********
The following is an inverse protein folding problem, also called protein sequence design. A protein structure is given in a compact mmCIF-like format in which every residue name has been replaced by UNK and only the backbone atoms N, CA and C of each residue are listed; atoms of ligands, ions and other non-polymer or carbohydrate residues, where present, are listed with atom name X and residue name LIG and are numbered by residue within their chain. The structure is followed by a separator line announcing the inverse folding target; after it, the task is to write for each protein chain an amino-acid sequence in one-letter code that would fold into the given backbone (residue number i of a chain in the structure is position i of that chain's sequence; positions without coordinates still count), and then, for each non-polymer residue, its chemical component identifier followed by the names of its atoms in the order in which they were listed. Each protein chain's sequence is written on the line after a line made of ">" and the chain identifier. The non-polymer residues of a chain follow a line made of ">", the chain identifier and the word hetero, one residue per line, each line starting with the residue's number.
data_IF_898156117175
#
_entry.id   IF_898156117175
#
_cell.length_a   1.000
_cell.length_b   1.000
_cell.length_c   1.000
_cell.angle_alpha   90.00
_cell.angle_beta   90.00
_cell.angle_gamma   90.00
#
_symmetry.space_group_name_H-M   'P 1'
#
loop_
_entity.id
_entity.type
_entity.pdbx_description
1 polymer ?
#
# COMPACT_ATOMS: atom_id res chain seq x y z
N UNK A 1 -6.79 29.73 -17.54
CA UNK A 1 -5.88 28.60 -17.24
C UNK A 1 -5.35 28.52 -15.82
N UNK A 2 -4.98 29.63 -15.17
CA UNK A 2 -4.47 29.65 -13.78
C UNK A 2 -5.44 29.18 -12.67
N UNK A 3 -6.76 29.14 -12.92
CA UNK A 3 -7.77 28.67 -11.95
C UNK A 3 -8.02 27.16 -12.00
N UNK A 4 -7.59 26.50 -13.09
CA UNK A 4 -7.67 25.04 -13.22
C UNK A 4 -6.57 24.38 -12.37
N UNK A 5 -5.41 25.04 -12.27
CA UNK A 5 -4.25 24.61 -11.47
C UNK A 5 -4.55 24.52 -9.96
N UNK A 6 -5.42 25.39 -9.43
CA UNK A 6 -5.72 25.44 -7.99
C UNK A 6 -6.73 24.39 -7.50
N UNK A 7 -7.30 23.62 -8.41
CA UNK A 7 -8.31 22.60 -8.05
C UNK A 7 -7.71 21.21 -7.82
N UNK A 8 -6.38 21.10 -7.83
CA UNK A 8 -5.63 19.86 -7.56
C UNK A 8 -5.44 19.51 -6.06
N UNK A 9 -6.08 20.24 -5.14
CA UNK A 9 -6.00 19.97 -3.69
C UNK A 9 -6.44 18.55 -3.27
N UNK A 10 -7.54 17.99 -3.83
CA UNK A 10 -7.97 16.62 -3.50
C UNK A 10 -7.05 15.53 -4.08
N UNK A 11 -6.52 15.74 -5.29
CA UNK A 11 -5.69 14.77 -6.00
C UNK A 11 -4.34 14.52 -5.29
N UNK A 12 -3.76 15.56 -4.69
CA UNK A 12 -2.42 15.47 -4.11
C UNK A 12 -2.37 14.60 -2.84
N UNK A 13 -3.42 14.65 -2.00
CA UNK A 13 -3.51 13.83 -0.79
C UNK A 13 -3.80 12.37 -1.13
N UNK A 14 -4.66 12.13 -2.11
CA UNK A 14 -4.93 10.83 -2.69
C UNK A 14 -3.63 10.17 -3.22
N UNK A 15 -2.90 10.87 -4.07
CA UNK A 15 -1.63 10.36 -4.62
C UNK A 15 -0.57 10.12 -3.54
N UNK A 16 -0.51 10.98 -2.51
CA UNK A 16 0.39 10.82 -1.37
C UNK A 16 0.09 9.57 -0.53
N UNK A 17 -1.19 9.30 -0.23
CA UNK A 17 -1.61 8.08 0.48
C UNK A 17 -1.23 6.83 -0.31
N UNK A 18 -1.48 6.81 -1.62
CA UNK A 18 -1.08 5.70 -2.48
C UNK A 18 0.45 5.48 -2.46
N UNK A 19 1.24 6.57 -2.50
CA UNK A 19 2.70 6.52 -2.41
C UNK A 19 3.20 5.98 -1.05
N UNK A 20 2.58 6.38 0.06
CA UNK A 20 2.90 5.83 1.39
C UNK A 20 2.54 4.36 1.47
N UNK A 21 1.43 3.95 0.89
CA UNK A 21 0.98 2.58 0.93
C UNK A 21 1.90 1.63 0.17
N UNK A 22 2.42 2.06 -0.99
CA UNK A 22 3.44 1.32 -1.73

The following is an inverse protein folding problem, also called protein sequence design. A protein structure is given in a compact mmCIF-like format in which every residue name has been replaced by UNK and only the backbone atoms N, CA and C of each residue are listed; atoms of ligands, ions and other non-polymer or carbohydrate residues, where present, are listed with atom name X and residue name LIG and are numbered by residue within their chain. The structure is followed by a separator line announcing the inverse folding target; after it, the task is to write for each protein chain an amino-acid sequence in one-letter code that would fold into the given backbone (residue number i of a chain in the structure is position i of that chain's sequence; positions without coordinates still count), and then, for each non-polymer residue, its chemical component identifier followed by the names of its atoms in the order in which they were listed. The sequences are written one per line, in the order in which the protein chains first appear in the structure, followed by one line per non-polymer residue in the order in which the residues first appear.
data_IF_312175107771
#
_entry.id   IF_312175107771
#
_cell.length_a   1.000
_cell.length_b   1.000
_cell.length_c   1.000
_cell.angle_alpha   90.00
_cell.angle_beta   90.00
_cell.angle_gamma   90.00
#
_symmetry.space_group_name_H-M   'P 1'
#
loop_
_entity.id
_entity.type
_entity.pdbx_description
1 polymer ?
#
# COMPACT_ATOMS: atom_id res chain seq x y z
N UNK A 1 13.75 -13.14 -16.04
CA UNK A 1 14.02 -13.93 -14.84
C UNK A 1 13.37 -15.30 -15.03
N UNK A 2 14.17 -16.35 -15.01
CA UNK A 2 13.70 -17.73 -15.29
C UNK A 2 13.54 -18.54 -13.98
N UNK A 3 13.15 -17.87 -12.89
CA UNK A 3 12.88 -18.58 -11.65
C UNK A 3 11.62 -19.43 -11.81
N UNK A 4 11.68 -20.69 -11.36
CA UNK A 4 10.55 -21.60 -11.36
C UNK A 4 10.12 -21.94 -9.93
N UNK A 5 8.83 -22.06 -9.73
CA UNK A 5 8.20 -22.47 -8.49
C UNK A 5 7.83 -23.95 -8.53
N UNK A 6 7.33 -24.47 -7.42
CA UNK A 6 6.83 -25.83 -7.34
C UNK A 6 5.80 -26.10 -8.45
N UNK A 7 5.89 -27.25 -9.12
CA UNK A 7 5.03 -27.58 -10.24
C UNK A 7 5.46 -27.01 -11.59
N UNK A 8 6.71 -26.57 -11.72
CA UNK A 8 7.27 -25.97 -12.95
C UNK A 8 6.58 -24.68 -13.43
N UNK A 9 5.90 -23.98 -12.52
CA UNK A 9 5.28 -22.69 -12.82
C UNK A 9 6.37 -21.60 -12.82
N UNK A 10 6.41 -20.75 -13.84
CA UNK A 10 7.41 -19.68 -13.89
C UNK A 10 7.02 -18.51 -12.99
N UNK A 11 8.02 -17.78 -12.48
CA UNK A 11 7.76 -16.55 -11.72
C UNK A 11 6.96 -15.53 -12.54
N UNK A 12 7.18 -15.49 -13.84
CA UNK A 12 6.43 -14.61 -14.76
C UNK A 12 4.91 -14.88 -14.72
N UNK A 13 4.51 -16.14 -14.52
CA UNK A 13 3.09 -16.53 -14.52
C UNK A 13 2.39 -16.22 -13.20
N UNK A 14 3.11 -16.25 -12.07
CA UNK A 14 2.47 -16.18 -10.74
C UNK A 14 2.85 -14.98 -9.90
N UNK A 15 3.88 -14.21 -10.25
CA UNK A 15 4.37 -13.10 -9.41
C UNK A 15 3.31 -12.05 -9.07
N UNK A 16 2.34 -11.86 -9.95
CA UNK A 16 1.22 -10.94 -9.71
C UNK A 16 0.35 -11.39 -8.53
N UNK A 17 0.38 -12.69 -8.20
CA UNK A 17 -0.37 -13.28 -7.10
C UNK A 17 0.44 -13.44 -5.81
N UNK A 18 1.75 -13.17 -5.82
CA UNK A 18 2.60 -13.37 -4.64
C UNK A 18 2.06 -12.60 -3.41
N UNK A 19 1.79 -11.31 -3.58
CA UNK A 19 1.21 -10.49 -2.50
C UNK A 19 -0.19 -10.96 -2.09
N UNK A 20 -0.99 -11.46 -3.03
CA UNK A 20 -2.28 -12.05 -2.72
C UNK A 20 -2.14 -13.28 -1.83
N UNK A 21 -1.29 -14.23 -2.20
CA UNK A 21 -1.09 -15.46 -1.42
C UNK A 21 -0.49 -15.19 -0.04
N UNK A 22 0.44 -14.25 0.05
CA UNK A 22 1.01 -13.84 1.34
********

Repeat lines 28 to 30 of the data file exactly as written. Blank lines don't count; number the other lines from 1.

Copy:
N UNK A 3 -6.76 29.14 -12.92
CA UNK A 3 -7.77 28.67 -11.95
C UNK A 3 -8.02 27.16 -12.00